The Bipartisan Budget Act of 2018 (the Act) continues to ratchet up penalties for fraud and abuse violations under the Medicare and Medicaid programs. The Act doubles statutory civil fines and quadruples some criminal fines, including for actions brought under the Anti-Kickback Statute (AKS). It also increases maximum jail time. On the other hand, cognizant of the strict liability nature of the Stark Law, the Act codifies certain regulatory protections.

On February 9, 2018, Congress passed the Act by a vote of 240-186 in the House, and 71-28 in the Senate. President Trump signed it into law the same day. The Act funds the government through March 2018 with a two-year budget deal, and increases federal funding for discretionary programs.

For healthcare, this increased funding for federally qualified health centers and certain research and public health initiatives. Amongst other reforms, the Act also continued funding the Children’s Health Insurance Program through 2027, extended a number of Medicare payment provisions (often called the “Medicare Extenders”), and repealed Medicare therapy caps. It also gave Congress another chance to address the healthcare fraud and abuse statutes and regulations. Several of the more noteworthy amendments to these statutes and regulations are addressed below:

I. Increasing Civil and Criminal Penalties.

Congress doubled the statutory civil fines for certain AKS and Civil Monetary Penalty Law (CMPL) violations. The CMPL operates as a catch-all of sorts as it authorizes the Office of Inspector General to impose civil monetary penalties (and other remedies) for various types of fraud and abuse under the Medicare and Medicaid programs. The Act included a number of adjustments for certain fines. For instance, $10,000 fines increased to $20,000, $15,000-$30,000 and $50,000-$100,000. Notably, many of these increases are not as dramatic as they seem as the prior budget act had mandated inflationary adjustments, and therefore, the amount of the fines had increased in the interim. Under this clarified framework, the increases actually average approximately: $15,000-$20,000, $22,000-$30,000, and between $55,000 and $74,000-$100,000. On the whole, the increase is closer to a 33%-50% than the doubling provided in the statute.

The Act also ramped up certain criminal penalties under the AKS. The AKS is an intent-based statute, prohibiting remuneration to induce or reward referrals. Violations can include fines, jail time and False Claims Act liability (the latter of which was not addressed by the Act). The Act increased criminal penalties from no more than a $25,000 fine to a maximum $100,000 fine, and increased the maximum incarceration period from five years to ten years. These penalties became effective upon enactment of the Act.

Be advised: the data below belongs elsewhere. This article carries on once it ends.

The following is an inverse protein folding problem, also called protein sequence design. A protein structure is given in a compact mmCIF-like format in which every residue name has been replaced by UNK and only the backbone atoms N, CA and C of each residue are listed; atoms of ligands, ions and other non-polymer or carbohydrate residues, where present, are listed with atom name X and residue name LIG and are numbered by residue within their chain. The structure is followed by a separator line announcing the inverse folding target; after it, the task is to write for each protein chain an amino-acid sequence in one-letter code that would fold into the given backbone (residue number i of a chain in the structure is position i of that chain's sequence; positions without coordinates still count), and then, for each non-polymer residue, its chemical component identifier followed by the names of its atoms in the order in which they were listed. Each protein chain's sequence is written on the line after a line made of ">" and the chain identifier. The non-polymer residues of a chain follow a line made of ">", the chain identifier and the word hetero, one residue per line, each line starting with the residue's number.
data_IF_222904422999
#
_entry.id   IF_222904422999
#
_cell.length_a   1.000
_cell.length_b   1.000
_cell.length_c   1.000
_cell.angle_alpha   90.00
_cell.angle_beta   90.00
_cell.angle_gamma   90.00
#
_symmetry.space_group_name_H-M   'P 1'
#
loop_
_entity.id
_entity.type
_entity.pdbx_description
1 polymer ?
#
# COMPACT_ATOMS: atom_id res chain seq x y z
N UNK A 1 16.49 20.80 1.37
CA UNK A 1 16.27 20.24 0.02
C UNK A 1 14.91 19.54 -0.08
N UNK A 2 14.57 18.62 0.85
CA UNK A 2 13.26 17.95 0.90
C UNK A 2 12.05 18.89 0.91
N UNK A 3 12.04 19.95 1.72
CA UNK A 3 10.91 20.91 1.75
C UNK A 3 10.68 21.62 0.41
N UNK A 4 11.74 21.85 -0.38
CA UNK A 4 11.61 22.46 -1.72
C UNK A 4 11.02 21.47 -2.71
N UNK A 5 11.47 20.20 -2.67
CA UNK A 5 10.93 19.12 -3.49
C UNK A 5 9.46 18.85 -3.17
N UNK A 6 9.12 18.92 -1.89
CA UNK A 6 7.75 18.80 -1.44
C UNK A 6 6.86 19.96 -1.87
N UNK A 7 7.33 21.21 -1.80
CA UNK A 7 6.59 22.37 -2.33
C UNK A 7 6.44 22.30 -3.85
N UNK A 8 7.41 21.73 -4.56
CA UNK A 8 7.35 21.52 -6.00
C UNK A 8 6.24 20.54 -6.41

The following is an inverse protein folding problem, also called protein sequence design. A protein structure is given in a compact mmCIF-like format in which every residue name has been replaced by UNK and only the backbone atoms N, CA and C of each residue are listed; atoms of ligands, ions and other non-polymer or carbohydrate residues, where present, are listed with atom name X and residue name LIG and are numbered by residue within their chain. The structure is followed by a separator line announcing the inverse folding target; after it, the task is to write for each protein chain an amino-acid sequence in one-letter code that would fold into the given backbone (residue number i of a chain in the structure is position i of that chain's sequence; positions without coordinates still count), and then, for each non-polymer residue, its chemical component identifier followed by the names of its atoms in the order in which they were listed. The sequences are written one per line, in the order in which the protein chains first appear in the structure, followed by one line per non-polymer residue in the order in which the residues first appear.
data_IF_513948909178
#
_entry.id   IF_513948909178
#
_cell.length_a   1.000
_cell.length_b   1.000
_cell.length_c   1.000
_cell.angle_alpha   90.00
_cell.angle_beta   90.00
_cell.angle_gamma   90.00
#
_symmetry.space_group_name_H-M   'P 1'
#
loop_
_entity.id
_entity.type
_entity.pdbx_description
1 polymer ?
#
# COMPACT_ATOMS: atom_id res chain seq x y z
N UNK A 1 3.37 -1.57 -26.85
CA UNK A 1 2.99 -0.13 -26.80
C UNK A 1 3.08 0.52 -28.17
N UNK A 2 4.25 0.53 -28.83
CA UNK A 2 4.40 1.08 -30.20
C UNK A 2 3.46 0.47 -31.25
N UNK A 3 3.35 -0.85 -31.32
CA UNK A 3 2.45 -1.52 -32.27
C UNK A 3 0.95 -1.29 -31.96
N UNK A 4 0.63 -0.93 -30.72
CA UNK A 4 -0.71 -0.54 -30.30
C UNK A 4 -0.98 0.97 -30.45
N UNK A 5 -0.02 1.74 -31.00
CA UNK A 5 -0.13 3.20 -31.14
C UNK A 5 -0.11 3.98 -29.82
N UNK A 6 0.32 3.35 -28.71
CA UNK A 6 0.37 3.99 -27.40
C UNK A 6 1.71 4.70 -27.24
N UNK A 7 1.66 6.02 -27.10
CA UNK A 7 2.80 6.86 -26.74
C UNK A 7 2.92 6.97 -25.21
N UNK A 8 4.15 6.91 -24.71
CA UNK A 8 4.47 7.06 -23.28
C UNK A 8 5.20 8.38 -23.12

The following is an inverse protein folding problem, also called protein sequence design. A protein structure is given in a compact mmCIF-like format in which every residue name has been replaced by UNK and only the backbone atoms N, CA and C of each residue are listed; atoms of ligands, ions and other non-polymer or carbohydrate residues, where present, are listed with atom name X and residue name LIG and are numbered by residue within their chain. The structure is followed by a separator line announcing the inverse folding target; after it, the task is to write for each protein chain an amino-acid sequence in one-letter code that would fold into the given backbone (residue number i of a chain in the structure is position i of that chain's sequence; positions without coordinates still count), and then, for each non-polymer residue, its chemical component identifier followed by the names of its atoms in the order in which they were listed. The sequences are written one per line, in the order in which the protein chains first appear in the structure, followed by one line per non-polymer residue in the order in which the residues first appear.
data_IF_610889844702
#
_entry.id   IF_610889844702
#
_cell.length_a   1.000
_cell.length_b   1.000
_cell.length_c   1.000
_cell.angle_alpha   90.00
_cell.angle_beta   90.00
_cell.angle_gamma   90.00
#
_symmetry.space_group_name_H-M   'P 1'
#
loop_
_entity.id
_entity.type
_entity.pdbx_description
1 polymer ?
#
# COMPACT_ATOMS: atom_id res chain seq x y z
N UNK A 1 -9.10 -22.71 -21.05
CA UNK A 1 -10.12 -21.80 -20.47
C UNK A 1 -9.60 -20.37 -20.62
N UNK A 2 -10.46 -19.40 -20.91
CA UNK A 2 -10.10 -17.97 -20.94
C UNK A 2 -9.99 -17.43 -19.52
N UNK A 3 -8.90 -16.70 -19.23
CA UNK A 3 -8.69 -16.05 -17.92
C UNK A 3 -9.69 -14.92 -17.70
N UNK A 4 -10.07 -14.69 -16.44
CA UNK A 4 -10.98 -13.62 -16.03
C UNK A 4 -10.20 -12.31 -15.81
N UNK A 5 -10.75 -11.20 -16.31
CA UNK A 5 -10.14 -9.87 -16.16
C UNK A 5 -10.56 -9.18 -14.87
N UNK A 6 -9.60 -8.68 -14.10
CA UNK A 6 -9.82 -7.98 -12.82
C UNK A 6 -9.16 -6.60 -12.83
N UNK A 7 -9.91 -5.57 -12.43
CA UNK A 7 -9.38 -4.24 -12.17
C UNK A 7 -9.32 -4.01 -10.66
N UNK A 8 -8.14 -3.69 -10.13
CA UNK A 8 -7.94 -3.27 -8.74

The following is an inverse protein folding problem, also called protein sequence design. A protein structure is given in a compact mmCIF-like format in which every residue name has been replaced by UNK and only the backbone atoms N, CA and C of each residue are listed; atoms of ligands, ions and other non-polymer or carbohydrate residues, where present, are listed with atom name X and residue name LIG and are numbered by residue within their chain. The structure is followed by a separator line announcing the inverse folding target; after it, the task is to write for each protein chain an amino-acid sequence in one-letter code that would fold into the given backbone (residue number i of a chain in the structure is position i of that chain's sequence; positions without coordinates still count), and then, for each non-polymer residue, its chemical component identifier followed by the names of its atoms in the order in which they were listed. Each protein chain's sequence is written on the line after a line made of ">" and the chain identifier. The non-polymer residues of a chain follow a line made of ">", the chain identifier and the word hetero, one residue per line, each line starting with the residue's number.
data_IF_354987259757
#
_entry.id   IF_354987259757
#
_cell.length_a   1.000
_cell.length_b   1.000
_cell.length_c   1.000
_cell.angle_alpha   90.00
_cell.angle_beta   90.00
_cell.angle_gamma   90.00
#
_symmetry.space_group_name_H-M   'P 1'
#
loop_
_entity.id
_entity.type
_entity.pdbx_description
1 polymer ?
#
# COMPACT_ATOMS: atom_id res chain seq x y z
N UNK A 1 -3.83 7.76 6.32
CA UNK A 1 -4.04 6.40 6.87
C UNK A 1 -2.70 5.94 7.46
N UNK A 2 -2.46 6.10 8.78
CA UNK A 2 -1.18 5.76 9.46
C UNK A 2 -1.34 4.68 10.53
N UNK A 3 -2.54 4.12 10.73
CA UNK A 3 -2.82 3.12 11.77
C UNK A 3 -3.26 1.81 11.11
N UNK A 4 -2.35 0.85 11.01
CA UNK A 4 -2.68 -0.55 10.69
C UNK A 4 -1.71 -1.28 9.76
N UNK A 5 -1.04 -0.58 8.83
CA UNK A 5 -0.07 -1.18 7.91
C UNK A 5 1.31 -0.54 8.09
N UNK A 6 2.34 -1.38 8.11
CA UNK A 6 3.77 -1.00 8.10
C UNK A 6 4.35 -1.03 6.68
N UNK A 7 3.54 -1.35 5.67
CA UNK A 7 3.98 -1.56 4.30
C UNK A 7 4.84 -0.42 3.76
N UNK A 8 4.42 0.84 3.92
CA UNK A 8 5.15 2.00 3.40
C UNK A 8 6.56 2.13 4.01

II. Codification of Stark Law Changes.

Section 50404 of the Act also codifies three technical fixes to the Stark Law with respect to writing and signature requirements and holdover arrangements previously addressed in regulations. Commonly known as the Stark Law, the Physician Self-Referral Law, located at 42 U.S.C. § 1395nn, and its regulations at 42 C.F.R. § 411.350 et seq., prohibits a physician from referring a patient for Medicare- and Medicaid-designated health services to an entity where that physician or his or her family has a financial relationship, absent an exception. Because the Stark Law is a strict liability statute, meeting the very technical exceptions is critical as violations can lead to False Claims Act liability and recoupment obligations. Over time, the industry has heavily criticized the technical nature of the Stark Law and policymakers have taken note. Indeed, Centers for Medicare and Medicaid Services (CMS) Administrator Seema Verma recently stated that an inter-agency review would consider reducing Stark Law burdens.

Despite passage, the technical Stark Law reality is not changing significantly. The first change codifies that the writing requirement shall be “satisfied by such means as determined by the Secretary, which can consist of a collection of documents, including contemporaneous documents evidencing the course of conduct between the parties involved.” This change comes directly from a statement of CMS’s existing policy with respect to the exceptions with a writing requirement. See 80 Fed. Reg. 71315.

Changes to the signature requirement and holdover arrangements are similarly lacking significant change. In 2015, when CMS revised Stark Law regulations, we wrote that “under the personal service arrangement and lease exceptions . . . CMS is considering an indefinite holdover period [as long as] the holdover [is] on the same terms and conditions as the original agreement.” This adopted regulatory language (see 42 C.F.R. 411.357(a), (b), (d)) finds its way directly into the Act. Similarly, CMS adopted language around signatures in 42 C.F.R. § 411.353(g) that provides a 90-day period of temporary noncompliance. This same period and same language is codified by the Act.

Overall, policymakers continue to attack healthcare fraud and abuse concerns by ratcheting up punishments for violations. Healthcare providers need to continue to ensure compliance to avoid significant penalties. At the same time, Stark Law changes to modernize and remove technical concerns, largely implements shifts that were already recognized in the regulations. If it is the start of further reforms — as could be suggested through the actions of other members of Congress, Administrator Verma, and others — this could be good news. However, if changes amount to little other than a way for policymakers to declare victory over the technical Stark Law, healthcare providers may be disappointed.